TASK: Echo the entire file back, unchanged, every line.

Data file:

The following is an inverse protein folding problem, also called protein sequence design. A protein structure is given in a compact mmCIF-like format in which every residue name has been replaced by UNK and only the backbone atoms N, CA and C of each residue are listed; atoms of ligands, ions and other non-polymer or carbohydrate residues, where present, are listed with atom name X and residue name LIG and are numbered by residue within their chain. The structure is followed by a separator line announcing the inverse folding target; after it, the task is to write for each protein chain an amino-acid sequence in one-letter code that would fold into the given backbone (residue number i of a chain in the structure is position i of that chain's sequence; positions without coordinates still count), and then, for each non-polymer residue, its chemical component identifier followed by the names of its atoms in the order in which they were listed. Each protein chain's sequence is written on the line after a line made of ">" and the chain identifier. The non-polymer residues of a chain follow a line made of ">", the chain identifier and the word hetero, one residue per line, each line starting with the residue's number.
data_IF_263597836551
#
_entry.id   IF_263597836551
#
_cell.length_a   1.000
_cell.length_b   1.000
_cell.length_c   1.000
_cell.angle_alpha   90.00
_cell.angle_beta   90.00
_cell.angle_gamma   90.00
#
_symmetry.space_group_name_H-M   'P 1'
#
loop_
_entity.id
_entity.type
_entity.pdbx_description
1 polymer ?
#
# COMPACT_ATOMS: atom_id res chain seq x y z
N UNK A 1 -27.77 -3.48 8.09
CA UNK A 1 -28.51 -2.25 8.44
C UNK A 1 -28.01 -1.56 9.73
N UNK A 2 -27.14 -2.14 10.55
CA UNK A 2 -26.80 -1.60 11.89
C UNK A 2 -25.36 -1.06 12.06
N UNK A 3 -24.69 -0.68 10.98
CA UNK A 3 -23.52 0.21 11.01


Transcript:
The following is an inverse protein folding problem, also called protein sequence design. A protein structure is given in a compact mmCIF-like format in which every residue name has been replaced by UNK and only the backbone atoms N, CA and C of each residue are listed; atoms of ligands, ions and other non-polymer or carbohydrate residues, where present, are listed with atom name X and residue name LIG and are numbered by residue within their chain. The structure is followed by a separator line announcing the inverse folding target; after it, the task is to write for each protein chain an amino-acid sequence in one-letter code that would fold into the given backbone (residue number i of a chain in the structure is position i of that chain's sequence; positions without coordinates still count), and then, for each non-polymer residue, its chemical component identifier followed by the names of its atoms in the order in which they were listed. Each protein chain's sequence is written on the line after a line made of ">" and the chain identifier. The non-polymer residues of a chain follow a line made of ">", the chain identifier and the word hetero, one residue per line, each line starting with the residue's number.
data_IF_263597836551
#
_entry.id   IF_263597836551
#
_cell.length_a   1.000
_cell.length_b   1.000
_cell.length_c   1.000
_cell.angle_alpha   90.00
_cell.angle_beta   90.00
_cell.angle_gamma   90.00
#
_symmetry.space_group_name_H-M   'P 1'
#
loop_
_entity.id
_entity.type
_entity.pdbx_description
1 polymer ?
#
# COMPACT_ATOMS: atom_id res chain seq x y z
N UNK A 1 -27.77 -3.48 8.09
CA UNK A 1 -28.51 -2.25 8.44
C UNK A 1 -28.01 -1.56 9.73
N UNK A 2 -27.14 -2.14 10.55
CA UNK A 2 -26.80 -1.60 11.89
C UNK A 2 -25.36 -1.06 12.06
N UNK A 3 -24.69 -0.68 10.98
CA UNK A 3 -23.52 0.21 11.01